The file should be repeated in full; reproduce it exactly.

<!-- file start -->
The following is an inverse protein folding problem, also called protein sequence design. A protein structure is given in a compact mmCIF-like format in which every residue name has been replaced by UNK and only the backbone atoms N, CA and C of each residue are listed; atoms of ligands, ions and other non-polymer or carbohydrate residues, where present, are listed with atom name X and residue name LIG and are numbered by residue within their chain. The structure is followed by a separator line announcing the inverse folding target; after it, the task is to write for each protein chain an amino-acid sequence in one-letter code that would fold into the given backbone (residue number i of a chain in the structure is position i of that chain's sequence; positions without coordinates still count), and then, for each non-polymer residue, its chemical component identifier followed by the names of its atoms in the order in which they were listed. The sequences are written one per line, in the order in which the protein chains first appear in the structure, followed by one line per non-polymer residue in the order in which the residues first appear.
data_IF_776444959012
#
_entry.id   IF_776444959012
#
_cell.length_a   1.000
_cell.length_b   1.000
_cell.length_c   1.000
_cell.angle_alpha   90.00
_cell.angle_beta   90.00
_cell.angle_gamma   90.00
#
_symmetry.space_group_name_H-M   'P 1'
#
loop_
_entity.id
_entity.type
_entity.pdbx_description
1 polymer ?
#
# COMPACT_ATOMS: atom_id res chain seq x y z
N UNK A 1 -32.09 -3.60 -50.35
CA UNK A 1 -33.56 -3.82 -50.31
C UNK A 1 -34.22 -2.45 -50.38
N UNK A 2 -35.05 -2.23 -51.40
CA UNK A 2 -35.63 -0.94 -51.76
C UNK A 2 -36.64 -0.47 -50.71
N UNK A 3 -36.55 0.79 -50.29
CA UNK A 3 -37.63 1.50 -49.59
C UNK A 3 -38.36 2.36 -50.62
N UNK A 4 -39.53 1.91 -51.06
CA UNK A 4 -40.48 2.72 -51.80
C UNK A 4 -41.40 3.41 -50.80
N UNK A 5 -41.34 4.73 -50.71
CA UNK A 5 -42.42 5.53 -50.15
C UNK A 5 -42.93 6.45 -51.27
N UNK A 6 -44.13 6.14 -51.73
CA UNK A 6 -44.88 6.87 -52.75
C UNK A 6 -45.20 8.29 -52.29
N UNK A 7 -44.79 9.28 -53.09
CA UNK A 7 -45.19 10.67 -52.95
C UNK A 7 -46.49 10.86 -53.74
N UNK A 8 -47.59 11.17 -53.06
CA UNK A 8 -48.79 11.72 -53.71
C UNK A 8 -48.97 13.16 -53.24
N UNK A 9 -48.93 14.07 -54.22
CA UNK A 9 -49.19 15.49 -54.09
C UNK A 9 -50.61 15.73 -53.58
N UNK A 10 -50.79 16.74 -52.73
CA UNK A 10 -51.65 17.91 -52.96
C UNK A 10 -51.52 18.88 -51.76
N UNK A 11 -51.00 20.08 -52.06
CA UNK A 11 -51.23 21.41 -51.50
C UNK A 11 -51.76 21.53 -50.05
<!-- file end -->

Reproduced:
The following is an inverse protein folding problem, also called protein sequence design. A protein structure is given in a compact mmCIF-like format in which every residue name has been replaced by UNK and only the backbone atoms N, CA and C of each residue are listed; atoms of ligands, ions and other non-polymer or carbohydrate residues, where present, are listed with atom name X and residue name LIG and are numbered by residue within their chain. The structure is followed by a separator line announcing the inverse folding target; after it, the task is to write for each protein chain an amino-acid sequence in one-letter code that would fold into the given backbone (residue number i of a chain in the structure is position i of that chain's sequence; positions without coordinates still count), and then, for each non-polymer residue, its chemical component identifier followed by the names of its atoms in the order in which they were listed. The sequences are written one per line, in the order in which the protein chains first appear in the structure, followed by one line per non-polymer residue in the order in which the residues first appear.
data_IF_776444959012
#
_entry.id   IF_776444959012
#
_cell.length_a   1.000
_cell.length_b   1.000
_cell.length_c   1.000
_cell.angle_alpha   90.00
_cell.angle_beta   90.00
_cell.angle_gamma   90.00
#
_symmetry.space_group_name_H-M   'P 1'
#
loop_
_entity.id
_entity.type
_entity.pdbx_description
1 polymer ?
#
# COMPACT_ATOMS: atom_id res chain seq x y z
N UNK A 1 -32.09 -3.60 -50.35
CA UNK A 1 -33.56 -3.82 -50.31
C UNK A 1 -34.22 -2.45 -50.38
N UNK A 2 -35.05 -2.23 -51.40
CA UNK A 2 -35.63 -0.94 -51.76
C UNK A 2 -36.64 -0.47 -50.71
N UNK A 3 -36.55 0.79 -50.29
CA UNK A 3 -37.63 1.50 -49.59
C UNK A 3 -38.36 2.36 -50.62
N UNK A 4 -39.53 1.91 -51.06
CA UNK A 4 -40.48 2.72 -51.80
C UNK A 4 -41.40 3.41 -50.80
N UNK A 5 -41.34 4.73 -50.71
CA UNK A 5 -42.42 5.53 -50.15
C UNK A 5 -42.93 6.45 -51.27
N UNK A 6 -44.13 6.14 -51.73
CA UNK A 6 -44.88 6.87 -52.75
C UNK A 6 -45.20 8.29 -52.29
N UNK A 7 -44.79 9.28 -53.09
CA UNK A 7 -45.19 10.67 -52.95
C UNK A 7 -46.49 10.86 -53.74
N UNK A 8 -47.59 11.17 -53.06
CA UNK A 8 -48.79 11.72 -53.71
C UNK A 8 -48.97 13.16 -53.24
N UNK A 9 -48.93 14.07 -54.22
CA UNK A 9 -49.19 15.49 -54.09
C UNK A 9 -50.61 15.73 -53.58
N UNK A 10 -50.79 16.74 -52.73
CA UNK A 10 -51.65 17.91 -52.96
C UNK A 10 -51.52 18.88 -51.76
N UNK A 11 -51.00 20.08 -52.06
CA UNK A 11 -51.23 21.41 -51.50
C UNK A 11 -51.76 21.53 -50.05